“I’ve had almost every board here you can have,” Turner said. “I’ve had an academic board, I’ve had a conduct board, I’ve had an aptitude board, I’ve had a P.E. board.”
Those problems were isolated to his first two years, and he had no trouble as a junior. But on the first day of preseason camp, Niumatalolo announced Turner failed a physical readiness test and would not join the team until classes started.
Turner said he “just got complacent,” and with the constant responsibilities of academy life lifted he took advantage of going home to Seattle and visiting with family and spending time with his girlfriend. Guarding against complacency was high on Niumatalolo’s list of concerns after a 5-7 season, and he was willing to gamble on losing one of his most experienced players.
“That was heavily on my mind,” Niumatalolo said. “I was taking a chance I might lose one of my best players. I agonized on that a little bit. I just felt like for our team, after last year, I wanted to send a strong message.”
Turner considering walking “many times” but ultimately set to work to pass the fitness test. He dropped 15 pounds, working out with his old high school coach (who had since relocated to Mount Airy, Md.) before rejoining the team in mid-August.
It was a difficult time, since Turner knew he was responsible for putting himself in a bad position. But hearing he was self-centered stung just as much.
“It hurt, especially when you’re out there blocking for these dudes all the time,” Turner said. “I got, what, last year — 14 catches in 12 games? You’re calling me selfish? I block for you on every single play and put my body on the line, and you’re calling me selfish. It was tough and a tough pill to swallow.”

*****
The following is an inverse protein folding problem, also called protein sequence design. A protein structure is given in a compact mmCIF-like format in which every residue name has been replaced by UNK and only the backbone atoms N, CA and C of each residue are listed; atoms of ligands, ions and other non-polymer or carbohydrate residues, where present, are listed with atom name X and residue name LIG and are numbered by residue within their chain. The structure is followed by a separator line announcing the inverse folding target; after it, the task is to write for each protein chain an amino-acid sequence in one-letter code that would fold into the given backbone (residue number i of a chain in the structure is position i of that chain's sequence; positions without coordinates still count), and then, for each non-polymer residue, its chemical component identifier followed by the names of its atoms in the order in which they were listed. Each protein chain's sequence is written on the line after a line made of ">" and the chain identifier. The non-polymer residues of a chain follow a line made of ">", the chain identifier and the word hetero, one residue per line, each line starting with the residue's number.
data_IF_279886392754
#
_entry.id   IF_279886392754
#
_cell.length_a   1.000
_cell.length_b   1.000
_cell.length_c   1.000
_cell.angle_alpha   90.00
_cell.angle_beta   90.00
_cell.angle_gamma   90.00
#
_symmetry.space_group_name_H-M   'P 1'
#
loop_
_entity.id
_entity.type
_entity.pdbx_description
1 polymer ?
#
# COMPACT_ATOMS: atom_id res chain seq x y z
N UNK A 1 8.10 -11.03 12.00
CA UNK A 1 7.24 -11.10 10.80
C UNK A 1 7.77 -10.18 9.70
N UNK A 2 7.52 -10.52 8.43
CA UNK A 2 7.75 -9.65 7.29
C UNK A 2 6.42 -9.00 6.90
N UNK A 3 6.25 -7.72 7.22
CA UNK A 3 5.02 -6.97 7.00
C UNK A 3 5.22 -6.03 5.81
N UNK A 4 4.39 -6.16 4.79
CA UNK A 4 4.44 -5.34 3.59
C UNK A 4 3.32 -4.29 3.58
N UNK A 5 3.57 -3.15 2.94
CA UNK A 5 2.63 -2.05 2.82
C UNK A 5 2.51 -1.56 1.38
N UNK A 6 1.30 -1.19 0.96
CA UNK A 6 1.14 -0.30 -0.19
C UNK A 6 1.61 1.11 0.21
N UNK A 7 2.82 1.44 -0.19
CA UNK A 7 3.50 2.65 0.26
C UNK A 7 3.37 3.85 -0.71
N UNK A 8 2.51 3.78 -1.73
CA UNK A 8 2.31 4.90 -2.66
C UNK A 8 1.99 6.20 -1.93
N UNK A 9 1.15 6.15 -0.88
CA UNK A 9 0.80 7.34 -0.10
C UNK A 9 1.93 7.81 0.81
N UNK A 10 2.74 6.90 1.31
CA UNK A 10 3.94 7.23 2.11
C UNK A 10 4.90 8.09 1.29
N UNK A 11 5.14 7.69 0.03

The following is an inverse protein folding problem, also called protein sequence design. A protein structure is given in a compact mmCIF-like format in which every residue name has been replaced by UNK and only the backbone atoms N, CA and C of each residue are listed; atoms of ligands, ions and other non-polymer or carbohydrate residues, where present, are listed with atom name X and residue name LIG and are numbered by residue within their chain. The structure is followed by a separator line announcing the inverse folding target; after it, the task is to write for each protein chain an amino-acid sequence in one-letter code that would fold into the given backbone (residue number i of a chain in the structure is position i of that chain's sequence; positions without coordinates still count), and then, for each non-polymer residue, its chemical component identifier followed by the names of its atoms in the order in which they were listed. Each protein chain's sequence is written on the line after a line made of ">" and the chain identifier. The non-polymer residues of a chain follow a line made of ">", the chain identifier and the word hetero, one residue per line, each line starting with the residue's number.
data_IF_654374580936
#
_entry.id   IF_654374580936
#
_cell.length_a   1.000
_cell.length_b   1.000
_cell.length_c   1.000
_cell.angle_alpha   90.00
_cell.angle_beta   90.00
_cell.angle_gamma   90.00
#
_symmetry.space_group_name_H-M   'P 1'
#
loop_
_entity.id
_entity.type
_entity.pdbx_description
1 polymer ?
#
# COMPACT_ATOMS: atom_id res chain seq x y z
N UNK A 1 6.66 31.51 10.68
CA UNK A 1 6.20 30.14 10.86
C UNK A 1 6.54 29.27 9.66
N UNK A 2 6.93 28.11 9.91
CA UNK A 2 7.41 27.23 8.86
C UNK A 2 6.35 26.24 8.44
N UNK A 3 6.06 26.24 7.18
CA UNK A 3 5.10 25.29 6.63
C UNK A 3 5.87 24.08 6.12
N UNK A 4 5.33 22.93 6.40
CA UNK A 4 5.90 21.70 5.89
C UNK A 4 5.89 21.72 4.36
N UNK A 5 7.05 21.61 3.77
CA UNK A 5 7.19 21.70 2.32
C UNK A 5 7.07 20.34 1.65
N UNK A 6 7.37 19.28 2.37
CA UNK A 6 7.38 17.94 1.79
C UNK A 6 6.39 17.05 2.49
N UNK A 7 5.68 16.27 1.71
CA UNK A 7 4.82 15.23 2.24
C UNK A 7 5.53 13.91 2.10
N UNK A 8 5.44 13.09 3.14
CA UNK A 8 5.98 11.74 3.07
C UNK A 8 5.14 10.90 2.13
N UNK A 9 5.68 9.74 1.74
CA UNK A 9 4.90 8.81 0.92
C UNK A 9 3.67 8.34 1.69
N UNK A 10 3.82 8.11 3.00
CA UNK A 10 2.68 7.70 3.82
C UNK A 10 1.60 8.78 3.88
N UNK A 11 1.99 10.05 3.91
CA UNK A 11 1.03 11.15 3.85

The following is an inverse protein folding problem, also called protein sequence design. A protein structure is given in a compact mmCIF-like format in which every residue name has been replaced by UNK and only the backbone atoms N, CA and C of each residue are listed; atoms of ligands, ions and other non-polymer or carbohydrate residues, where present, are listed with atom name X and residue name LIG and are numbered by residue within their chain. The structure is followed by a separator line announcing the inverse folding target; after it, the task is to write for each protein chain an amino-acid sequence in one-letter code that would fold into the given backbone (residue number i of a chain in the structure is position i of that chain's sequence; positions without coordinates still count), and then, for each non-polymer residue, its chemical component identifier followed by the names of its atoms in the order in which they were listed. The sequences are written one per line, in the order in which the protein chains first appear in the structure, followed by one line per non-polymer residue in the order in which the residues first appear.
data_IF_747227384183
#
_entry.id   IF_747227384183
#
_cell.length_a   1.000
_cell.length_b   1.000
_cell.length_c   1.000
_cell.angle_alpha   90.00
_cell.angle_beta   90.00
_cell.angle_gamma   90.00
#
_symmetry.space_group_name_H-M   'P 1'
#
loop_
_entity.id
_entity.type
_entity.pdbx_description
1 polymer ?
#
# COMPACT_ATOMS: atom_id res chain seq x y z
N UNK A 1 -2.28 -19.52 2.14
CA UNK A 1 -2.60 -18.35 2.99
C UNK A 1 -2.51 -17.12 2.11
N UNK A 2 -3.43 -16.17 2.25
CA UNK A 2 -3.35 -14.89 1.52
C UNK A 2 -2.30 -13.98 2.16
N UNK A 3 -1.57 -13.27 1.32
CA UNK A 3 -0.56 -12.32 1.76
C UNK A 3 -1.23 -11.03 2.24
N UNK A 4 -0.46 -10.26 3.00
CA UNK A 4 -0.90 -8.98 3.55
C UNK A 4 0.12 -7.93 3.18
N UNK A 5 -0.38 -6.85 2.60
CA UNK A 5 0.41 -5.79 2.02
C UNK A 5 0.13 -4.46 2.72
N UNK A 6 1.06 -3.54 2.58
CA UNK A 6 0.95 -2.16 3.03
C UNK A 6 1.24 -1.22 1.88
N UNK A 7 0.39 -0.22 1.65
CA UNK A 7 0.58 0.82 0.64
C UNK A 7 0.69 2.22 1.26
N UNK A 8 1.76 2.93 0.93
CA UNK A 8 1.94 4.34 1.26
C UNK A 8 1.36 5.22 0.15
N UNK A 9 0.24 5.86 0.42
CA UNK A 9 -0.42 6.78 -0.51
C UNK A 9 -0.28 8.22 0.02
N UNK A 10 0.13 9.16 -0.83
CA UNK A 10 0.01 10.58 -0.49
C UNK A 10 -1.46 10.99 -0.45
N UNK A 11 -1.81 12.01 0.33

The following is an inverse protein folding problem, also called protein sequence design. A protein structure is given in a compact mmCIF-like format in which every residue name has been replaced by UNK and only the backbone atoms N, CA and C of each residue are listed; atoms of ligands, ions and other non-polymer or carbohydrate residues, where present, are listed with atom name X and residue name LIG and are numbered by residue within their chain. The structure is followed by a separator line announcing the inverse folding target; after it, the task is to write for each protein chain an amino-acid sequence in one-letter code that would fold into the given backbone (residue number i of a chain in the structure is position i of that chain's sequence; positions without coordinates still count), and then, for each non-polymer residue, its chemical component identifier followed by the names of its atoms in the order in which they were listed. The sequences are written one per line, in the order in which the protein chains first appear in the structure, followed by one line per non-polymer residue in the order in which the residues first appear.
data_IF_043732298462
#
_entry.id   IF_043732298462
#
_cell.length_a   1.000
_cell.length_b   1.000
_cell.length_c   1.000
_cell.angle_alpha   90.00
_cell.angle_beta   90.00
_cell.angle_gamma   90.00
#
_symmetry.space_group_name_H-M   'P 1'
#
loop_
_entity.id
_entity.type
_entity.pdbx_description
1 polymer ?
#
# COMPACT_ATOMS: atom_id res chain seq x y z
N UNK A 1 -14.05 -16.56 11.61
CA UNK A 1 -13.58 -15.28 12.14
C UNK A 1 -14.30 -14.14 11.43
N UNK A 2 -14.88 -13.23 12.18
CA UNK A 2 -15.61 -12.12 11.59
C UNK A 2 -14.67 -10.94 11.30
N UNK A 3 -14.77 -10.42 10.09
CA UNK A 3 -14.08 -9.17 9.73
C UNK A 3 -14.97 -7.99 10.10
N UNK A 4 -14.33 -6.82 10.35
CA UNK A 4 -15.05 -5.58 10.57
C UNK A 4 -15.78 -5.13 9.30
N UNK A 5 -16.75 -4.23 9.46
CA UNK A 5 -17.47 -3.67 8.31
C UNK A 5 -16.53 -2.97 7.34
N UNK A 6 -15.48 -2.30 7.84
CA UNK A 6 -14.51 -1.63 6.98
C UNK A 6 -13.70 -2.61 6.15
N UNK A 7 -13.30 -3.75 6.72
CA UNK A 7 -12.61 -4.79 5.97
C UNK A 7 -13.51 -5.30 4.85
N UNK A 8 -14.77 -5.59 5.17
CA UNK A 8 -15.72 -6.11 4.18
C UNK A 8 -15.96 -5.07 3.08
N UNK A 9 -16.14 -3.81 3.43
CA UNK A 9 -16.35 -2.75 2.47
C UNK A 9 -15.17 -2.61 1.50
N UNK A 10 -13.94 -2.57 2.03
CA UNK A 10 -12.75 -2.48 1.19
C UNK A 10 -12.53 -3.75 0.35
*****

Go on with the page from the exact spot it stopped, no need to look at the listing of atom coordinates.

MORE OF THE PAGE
What was far more important than Turner’s predicament was how he handled it. He checked in with assistant coach Mick Yokitis throughout his brief exile. After working his way back up the depth chart, he reclaimed a starting position in the season’s third game.
He’s played a crucial part in Navy’s turnaround from its first losing season in nine years and is in line to help the Mids win the Commander-in-Chief’s Trophy for the first time since 2009. As usual, he’ll do his part in his own unique way.
“He’s a good kid and he has a good family and they’re good people,” O'Rourke said. “They raised a good kid. He just wants to be a little different.”
© Copyright 2013 The Washington Times, LLC. Click here for reprint permission.
Patrick Stevens has covered Maryland and other Mid-Atlantic college sports for more than a decade. You can reach him at firstname.lastname@example.org.
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